ONE MIGHT ASSUME that modern Athens is not defined by the Acropolis, home to the quietly glowing and iconic Parthenon, which has been sitting serenely atop the city since the fifth century B.C. But somehow it still sets the mood for the city, much like the Empire State Building does for New York City and the Eiffel Tower for Paris. And sentinel-like, it’s still visible from almost every corner of the city.
But descend from the windy plains of Attica into the dense, bustling, proud capital of 3 million plus, and you understand why Athens was the cradle of Western civilization, not to mention the birthplace of democracy, philosophy, and, most of all, drama! One can easily become overwhelmed by such theatrical claims to fame and heritage. So do as Athenians do — grab a table, order a frappé, and take a moment to soak it all up.
While Athens may be hard to separate from its ancient past, architecturally and culturally it is not defined by it. It’s this palimpsestic nature which makes it unique, even by Old World European standards. “Newer” sites, like the thousand-year-old Byzantine churches, tumble down from leafy hillsides, aside even newer Ottoman and neoclassical builds and timeless tavernas with wicker and wood chairs that spill into plazas shaded by fig, cedar, and acacia trees. It doesn’t take much imagination to envision Plato and Socrates sharing a bottle of wine in the shade of a tree.
In recent years, Athens has shed its image as the poster child for the 2008 economic crisis and reshaped itself with a stunning constellation of glassy modernist architecture and museums in development by the likes of Norman Foster and Kengo Kuma. Meanwhile, the next generation of local architects and designers are carving an Athenian identity into the city’s soul by revamping places like the ancient port of Piraeus, which has become an indie art hub, with galleries popping up in the quasi-industrial neighborhood of Agios Dionysios. Just 10 years ago, Athens was a place to drop anchor for a night or two before hopping over to an island. Today, in the midst of a new cultural era, it merits a much longer visit. And those who do make the trip will be richly rewarded.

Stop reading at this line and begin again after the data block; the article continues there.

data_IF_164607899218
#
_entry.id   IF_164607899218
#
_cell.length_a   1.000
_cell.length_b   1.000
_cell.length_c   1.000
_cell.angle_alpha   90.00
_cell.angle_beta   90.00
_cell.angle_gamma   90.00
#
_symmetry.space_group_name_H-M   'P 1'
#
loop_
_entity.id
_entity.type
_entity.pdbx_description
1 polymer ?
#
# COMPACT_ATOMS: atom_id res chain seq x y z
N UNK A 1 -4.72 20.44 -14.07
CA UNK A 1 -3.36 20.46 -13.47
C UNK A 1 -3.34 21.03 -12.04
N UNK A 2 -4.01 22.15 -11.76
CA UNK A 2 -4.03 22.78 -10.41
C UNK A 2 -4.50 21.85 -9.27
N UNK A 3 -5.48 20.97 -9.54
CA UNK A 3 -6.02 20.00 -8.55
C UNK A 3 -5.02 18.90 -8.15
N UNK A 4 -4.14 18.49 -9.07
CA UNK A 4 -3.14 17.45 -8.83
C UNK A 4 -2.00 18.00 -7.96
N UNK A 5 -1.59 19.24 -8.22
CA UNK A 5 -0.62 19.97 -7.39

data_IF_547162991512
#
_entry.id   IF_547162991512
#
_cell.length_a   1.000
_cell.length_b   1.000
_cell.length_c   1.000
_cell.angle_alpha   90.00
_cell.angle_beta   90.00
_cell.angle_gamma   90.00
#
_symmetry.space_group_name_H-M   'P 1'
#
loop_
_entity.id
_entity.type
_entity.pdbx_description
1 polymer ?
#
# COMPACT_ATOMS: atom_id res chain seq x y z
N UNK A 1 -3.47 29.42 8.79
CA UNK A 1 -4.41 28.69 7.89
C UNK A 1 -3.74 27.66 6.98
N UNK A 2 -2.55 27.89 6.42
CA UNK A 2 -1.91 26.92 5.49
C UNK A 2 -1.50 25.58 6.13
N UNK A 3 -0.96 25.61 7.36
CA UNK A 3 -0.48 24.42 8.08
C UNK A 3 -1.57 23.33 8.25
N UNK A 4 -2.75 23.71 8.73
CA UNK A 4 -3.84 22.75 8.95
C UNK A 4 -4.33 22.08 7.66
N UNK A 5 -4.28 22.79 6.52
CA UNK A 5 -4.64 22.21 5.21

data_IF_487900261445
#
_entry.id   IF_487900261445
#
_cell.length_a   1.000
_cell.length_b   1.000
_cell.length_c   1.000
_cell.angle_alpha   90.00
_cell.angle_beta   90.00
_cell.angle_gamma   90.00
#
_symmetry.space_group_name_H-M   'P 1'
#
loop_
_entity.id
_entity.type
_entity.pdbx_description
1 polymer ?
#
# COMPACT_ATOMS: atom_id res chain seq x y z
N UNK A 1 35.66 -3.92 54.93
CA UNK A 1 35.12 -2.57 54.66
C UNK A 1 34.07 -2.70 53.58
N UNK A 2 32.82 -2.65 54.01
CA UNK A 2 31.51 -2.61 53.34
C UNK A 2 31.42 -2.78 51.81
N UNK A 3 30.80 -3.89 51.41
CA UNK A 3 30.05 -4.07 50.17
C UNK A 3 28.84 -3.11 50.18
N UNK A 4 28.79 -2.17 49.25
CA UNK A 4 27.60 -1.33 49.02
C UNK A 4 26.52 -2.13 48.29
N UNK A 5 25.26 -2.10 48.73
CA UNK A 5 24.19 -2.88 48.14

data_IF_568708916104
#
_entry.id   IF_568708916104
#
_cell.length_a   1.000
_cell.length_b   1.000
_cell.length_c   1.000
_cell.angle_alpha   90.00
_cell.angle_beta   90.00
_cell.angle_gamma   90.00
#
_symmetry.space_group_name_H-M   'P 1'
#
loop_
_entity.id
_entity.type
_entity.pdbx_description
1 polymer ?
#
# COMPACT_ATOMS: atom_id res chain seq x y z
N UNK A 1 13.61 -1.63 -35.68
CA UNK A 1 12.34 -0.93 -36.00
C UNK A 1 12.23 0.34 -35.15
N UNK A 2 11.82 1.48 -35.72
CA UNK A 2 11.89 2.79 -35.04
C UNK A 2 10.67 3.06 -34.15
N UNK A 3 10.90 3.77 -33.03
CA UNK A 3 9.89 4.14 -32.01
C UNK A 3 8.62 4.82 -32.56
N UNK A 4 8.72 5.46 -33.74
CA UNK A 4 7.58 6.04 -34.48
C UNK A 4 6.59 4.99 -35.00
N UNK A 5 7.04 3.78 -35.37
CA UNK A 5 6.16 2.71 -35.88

Where to StayAcropolis views, sybaritic spas, and rooftop pool bars are some of the Olympus-like amenities you can expect to find in modern Athens and its sanctuary- and temple-like hotels.
Hotel Grande BretagneA historic stay
Four Seasons Astir PalaceA luxurious hotel just off the Riviera
Electra Metropolis AthensModern accommodations in the heart of the city
Where to EatAthens has earned a serious reputation as a foodie destination, with modern Greek and fine-dining options sitting seamlessly beside rustic tavernas, ouzeris, and koutoukia (traditional, mostly family-run restaurants).
Papadakis RestaurantA signature destination for Aegean Island cuisine
DiogenesA beloved local spot ideal for dining with a group of friends
NolanAsian-fusion cuisine with a Greek twist
What to DoThe city’s art and culture worlds have exploded in recent years, signaling a new cultural renaissance that merits longer visits for art and culture seekers who want to enrich their island-hopping holidays.
The National GalleryAn expanded landmark museum
Acropolis MuseumThe ultimate place to examine artifacts
AnthologistA Greek shopping experience
NEONFor a dynamic experience of the arts
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Adam H. Graham Writer
Adam H. Graham is an American food and travel journalist based in Zurich, Switzerland. He’s a frequent contributor to the New York Times, the Wall Street Journal, Condé Nast Traveler, Travel + Leisure, Afar, and more. He typically spends a few months every year in Japan, and recently spent several weeks visiting Japanese vineyards in several different prefectures.